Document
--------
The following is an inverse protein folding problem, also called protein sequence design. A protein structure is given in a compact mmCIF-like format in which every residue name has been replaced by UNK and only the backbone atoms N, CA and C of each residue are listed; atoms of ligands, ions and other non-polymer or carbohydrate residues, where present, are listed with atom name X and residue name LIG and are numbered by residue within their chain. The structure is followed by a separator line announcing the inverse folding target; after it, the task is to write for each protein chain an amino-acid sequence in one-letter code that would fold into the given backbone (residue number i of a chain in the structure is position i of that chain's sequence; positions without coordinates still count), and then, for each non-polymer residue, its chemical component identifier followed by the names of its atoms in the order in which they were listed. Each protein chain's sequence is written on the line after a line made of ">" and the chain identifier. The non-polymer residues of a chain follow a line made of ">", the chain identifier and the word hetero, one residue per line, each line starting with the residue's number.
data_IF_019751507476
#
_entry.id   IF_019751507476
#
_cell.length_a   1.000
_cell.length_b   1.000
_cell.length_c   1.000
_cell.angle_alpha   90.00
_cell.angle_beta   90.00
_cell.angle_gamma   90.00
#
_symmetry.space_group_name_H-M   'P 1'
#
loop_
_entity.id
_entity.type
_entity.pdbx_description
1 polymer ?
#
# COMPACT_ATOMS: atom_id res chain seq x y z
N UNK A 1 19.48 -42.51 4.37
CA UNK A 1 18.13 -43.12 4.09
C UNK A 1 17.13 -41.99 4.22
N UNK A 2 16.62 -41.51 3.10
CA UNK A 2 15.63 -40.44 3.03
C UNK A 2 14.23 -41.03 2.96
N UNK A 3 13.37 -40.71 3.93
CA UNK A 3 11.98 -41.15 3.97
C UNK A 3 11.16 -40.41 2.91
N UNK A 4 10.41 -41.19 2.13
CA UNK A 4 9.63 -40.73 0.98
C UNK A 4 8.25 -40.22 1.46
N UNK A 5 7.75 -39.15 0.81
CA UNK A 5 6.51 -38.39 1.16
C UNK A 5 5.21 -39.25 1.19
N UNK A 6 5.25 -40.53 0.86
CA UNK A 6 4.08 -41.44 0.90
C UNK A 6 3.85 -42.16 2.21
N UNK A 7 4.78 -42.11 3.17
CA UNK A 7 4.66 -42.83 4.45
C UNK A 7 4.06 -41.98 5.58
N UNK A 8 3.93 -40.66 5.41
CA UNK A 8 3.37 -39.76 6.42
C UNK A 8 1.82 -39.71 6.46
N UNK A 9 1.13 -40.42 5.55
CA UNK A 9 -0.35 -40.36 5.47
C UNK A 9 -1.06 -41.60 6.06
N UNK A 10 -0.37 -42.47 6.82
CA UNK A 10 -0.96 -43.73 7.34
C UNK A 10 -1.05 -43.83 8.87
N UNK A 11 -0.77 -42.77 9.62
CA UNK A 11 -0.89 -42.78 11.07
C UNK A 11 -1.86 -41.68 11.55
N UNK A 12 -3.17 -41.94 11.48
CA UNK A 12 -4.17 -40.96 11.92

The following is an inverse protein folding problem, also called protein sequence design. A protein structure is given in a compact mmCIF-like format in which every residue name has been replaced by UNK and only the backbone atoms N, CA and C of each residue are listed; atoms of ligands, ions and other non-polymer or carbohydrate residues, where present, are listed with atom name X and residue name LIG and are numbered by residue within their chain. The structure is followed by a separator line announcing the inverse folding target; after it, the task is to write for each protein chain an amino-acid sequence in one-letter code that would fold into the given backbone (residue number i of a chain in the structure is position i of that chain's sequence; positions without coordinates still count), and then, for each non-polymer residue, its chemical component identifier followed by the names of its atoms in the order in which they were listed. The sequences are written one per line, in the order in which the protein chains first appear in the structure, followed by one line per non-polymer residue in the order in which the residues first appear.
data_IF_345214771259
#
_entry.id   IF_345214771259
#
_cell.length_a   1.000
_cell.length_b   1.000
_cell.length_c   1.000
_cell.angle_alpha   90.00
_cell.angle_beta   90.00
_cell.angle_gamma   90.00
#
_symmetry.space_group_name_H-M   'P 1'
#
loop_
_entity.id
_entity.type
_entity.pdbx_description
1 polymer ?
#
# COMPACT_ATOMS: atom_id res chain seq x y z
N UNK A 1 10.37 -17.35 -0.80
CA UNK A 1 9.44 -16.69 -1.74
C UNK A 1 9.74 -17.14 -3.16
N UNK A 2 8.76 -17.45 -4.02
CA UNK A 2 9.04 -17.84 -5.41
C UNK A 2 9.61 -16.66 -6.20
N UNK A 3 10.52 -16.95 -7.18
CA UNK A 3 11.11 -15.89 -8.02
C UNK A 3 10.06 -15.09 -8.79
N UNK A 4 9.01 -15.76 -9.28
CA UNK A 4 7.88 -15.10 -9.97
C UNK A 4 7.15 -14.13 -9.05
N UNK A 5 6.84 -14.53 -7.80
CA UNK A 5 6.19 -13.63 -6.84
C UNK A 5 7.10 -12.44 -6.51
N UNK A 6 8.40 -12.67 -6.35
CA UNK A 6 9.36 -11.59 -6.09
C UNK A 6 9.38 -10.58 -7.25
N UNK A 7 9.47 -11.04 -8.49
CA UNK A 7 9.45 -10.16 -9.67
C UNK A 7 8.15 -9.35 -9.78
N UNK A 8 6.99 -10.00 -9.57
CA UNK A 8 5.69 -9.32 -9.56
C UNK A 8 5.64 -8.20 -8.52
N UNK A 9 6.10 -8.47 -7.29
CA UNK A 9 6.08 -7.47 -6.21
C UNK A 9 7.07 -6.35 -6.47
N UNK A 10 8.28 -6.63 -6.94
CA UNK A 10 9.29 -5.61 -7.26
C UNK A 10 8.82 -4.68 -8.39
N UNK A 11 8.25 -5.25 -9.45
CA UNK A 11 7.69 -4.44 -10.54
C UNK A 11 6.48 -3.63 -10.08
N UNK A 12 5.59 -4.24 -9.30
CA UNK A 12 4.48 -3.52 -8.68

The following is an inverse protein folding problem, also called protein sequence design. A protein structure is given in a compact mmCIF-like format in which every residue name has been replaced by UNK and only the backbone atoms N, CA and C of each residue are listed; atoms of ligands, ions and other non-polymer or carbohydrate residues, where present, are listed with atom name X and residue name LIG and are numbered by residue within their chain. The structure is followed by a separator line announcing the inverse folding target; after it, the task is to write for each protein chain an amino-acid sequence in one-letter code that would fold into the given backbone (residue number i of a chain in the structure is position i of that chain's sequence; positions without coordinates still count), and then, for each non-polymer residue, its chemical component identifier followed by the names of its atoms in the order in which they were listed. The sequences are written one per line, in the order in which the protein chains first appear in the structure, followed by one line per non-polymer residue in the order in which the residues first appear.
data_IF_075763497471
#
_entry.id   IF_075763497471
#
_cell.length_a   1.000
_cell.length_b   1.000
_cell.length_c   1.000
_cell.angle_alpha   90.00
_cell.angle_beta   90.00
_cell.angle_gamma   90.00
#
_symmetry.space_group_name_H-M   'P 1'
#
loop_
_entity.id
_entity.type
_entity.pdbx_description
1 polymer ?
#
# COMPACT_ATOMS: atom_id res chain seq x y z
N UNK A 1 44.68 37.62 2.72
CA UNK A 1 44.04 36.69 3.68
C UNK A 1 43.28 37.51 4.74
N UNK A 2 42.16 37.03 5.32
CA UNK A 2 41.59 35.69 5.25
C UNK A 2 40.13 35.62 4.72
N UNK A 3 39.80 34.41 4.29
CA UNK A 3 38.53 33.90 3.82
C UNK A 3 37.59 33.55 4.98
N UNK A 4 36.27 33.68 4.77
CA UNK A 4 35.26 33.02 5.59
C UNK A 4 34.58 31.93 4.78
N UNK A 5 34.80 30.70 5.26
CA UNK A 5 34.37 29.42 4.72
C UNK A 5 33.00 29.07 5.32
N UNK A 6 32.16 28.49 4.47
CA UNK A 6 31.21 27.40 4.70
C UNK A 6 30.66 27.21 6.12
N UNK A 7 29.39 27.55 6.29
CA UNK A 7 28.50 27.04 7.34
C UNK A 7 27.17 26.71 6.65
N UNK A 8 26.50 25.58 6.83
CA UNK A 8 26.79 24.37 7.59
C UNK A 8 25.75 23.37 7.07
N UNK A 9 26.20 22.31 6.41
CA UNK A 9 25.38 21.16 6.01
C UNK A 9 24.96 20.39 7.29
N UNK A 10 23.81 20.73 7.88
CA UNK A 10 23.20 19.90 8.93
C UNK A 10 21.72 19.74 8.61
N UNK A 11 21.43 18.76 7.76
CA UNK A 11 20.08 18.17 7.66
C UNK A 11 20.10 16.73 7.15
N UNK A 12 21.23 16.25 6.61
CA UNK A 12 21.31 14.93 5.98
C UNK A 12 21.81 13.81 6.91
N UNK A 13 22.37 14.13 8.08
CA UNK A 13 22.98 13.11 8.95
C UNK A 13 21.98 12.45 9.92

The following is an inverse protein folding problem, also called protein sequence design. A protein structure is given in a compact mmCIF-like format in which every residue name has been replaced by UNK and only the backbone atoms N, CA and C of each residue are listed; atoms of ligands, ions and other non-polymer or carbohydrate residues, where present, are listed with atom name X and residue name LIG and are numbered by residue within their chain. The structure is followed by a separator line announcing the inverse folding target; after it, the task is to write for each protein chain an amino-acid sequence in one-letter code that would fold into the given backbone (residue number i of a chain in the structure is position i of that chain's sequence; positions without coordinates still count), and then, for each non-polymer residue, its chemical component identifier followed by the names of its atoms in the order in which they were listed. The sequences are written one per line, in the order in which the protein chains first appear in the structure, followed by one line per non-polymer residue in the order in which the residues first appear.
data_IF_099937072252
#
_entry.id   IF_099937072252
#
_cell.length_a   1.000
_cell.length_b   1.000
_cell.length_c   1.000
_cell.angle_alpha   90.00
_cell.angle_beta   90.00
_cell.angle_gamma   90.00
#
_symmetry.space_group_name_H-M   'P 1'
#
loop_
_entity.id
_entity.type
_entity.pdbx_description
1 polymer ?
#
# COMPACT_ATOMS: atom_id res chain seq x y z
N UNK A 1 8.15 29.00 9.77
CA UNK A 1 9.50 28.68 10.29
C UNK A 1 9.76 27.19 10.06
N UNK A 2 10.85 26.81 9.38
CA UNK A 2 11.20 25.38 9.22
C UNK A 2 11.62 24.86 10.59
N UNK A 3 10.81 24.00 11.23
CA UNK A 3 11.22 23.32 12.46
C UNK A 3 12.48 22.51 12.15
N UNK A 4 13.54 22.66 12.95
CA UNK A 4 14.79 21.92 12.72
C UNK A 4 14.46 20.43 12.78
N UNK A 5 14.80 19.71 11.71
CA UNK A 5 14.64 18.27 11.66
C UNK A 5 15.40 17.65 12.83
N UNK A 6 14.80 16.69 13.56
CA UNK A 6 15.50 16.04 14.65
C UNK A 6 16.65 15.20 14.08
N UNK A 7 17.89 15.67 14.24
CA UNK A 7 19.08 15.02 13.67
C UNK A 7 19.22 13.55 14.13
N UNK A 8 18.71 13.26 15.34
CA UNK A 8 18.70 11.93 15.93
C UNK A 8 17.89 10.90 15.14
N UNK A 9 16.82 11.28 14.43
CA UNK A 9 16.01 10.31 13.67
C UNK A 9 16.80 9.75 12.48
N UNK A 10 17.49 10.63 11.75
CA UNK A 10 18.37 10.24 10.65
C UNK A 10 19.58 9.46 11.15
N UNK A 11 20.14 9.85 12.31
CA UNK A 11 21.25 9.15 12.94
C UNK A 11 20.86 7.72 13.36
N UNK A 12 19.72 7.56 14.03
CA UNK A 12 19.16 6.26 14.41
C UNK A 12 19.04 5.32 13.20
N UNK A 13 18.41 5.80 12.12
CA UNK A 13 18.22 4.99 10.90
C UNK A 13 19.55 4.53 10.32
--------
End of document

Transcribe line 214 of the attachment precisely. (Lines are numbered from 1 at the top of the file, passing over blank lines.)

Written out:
C UNK A 7 19.22 13.55 14.13